Power Systems Electromagnetic Transients Simulation
Electromagnetic transients simulation (EMTS) has become a universal tool for the analysis of power system electromagnetic transients in the range of nanoseconds to seconds. This book provides a thorough review of EMTS and many simple examples are included to clarify difficult concepts. This book will be of particular value to advanced engineering students and practising power systems engineers.
Inspec keywords: transformers; transmission lines; continuous systems; difference equations; FORTRAN; underground cables; EMTP; discrete systems; power electronics; power system CAD; mathematics computing; integration
Other keywords: transformer; Matlab code; EMTDC; numerical integrator substitution; transient simulation; frequency dependent network equivalent; power electronic system; EMT simulation; underground cable; discrete system; mixed timeframe simulation; state variable analysis; PSCAD; FORTRAN code; root matching method; difference equation; continuous system; rotating plant; transmission lines; system identification
Subjects: Differential equations (numerical analysis); Numerical integration and differentiation; Power convertors and power supplies to apparatus; Differential equations (numerical analysis); Transformers and reactors; Numerical integration and differentiation; Power transmission lines and cables; Power electronics, supply and supervisory circuits; Power engineering computing; Power system planning and layout
 Book DOI: 10.1049/PBPO039E
 Chapter DOI: 10.1049/PBPO039E
 ISBN: 9780852961063
 eISBN: 9780863419836
 Page count: 448
 Format: PDF

Front Matter
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1 Definitions, objectives and background
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The operation of an electrical power system involves continuous electromechanical and electromagnetic distribution of energy among the system components. During normal operation, under constant load and topology, these energy exchanges are not modelled explicitly and the system behaviour can be represented by voltage and current phasors in the frequency domain. However, following switching events and system disturbances the energy exchanges subject the circuit components to higher stresses, resulting from exces sive currents or voltage variations, the prediction of which is the main objective of power system transient simulation.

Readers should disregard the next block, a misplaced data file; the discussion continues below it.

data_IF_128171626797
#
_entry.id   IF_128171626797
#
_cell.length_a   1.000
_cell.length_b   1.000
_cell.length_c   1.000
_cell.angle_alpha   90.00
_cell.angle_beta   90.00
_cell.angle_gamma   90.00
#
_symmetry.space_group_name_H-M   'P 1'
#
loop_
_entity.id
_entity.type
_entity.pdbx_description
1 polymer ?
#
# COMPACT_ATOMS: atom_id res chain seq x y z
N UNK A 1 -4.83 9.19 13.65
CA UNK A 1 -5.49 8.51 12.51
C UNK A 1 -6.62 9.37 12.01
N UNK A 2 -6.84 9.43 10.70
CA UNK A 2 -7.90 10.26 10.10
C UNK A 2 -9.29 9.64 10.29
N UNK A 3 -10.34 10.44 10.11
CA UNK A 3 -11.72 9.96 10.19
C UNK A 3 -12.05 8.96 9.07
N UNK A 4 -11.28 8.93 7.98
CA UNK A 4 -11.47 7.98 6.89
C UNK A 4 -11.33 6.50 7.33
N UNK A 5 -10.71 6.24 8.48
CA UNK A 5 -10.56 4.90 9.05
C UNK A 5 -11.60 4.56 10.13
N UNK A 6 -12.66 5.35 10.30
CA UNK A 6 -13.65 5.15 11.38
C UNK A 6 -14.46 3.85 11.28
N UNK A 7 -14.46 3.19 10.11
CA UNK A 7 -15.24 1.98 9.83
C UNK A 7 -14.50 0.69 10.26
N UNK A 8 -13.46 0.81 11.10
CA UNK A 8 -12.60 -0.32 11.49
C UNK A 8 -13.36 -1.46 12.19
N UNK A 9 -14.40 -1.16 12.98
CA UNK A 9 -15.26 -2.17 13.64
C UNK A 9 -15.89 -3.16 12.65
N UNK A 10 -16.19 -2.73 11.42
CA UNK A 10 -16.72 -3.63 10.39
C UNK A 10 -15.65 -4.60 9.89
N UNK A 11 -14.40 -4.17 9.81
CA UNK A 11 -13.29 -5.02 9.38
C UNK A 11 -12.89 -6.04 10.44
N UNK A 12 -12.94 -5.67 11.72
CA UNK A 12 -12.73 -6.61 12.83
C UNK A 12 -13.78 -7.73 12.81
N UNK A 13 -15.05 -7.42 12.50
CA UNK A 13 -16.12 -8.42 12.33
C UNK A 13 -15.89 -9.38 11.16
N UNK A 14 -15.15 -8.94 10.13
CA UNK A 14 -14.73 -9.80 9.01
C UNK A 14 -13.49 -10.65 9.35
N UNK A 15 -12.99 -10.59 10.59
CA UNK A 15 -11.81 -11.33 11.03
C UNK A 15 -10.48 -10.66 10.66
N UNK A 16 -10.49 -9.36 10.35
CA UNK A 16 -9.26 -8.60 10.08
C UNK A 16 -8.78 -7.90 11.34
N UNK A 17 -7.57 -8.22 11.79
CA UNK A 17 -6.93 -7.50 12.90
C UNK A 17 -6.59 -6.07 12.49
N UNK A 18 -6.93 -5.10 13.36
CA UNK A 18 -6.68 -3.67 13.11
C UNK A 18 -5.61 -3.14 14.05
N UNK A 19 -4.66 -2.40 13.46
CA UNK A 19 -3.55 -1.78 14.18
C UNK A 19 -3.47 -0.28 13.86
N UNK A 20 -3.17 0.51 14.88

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2 Analysis of continuous and discrete systems
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With the exceptions of a few auxiliary components, the electrical power system is a continuous system, which can be represented mathematically by a system of differential and algebraic equations. A convenient form of these equations is the state variable formulation, in which a system of n firstorder linear differential equations results from an n order system. The state variable formulation is not unique and depends on the choice of state variables. The following state variable realisations have been described in this chapter: successive differentiation, controller canonical, observer canonical and diagonal canonical. Digital simulation is by nature a discrete time process and can only provide solutions for the differential and algebraic equations at discrete points in time, hence this requires the formulation of discrete systems. The discrete representation can always be expressed as a difference equation, where the output at a new time point is calculated from the output at previous time points and the inputs at the present and previous time points.
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3 State variable analysis